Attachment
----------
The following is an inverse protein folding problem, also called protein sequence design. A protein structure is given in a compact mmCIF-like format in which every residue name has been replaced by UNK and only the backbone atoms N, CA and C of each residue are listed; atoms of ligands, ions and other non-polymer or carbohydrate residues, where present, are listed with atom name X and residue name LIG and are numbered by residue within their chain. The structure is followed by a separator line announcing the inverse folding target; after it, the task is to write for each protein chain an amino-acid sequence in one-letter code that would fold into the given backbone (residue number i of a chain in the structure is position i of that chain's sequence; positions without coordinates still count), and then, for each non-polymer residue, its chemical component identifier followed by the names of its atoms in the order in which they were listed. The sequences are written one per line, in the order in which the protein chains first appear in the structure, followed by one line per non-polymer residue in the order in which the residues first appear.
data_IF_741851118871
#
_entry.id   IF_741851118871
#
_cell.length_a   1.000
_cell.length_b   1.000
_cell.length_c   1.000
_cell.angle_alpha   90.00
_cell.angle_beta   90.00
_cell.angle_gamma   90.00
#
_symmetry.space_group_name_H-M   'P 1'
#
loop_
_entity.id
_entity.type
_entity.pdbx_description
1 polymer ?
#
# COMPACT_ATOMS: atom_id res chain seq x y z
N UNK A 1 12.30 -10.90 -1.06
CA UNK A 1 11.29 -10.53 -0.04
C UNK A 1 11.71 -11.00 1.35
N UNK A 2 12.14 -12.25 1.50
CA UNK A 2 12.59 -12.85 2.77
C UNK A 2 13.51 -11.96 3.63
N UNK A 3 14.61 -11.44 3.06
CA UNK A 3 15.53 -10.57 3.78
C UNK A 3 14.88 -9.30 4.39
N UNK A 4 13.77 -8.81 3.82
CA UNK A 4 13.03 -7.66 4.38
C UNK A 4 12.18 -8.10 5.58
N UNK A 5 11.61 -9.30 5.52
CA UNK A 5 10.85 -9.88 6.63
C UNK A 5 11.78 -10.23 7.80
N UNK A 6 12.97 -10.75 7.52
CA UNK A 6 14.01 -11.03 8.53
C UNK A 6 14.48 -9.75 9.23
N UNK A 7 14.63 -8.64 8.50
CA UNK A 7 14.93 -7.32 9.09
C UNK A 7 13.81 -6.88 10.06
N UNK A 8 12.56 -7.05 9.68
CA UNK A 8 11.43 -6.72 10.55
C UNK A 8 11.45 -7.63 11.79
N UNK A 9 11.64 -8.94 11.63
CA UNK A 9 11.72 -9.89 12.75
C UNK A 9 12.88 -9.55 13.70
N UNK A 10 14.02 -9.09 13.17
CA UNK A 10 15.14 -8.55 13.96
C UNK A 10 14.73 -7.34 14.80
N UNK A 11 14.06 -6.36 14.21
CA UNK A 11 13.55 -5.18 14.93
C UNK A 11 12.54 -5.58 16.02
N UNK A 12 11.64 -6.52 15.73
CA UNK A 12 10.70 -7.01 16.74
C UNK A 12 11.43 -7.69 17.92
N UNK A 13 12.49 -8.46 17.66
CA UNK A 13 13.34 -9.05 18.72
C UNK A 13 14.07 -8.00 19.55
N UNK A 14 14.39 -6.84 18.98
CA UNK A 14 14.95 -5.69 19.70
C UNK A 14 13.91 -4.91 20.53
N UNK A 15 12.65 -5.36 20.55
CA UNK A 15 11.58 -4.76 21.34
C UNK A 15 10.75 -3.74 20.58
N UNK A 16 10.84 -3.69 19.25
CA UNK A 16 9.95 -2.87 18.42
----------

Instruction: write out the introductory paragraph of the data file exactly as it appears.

The following is an inverse protein folding problem, also called protein sequence design. A protein structure is given in a compact mmCIF-like format in which every residue name has been replaced by UNK and only the backbone atoms N, CA and C of each residue are listed; atoms of ligands, ions and other non-polymer or carbohydrate residues, where present, are listed with atom name X and residue name LIG and are numbered by residue within their chain. The structure is followed by a separator line announcing the inverse folding target; after it, the task is to write for each protein chain an amino-acid sequence in one-letter code that would fold into the given backbone (residue number i of a chain in the structure is position i of that chain's sequence; positions without coordinates still count), and then, for each non-polymer residue, its chemical component identifier followed by the names of its atoms in the order in which they were listed. The sequences are written one per line, in the order in which the protein chains first appear in the structure, followed by one line per non-polymer residue in the order in which the residues first appear.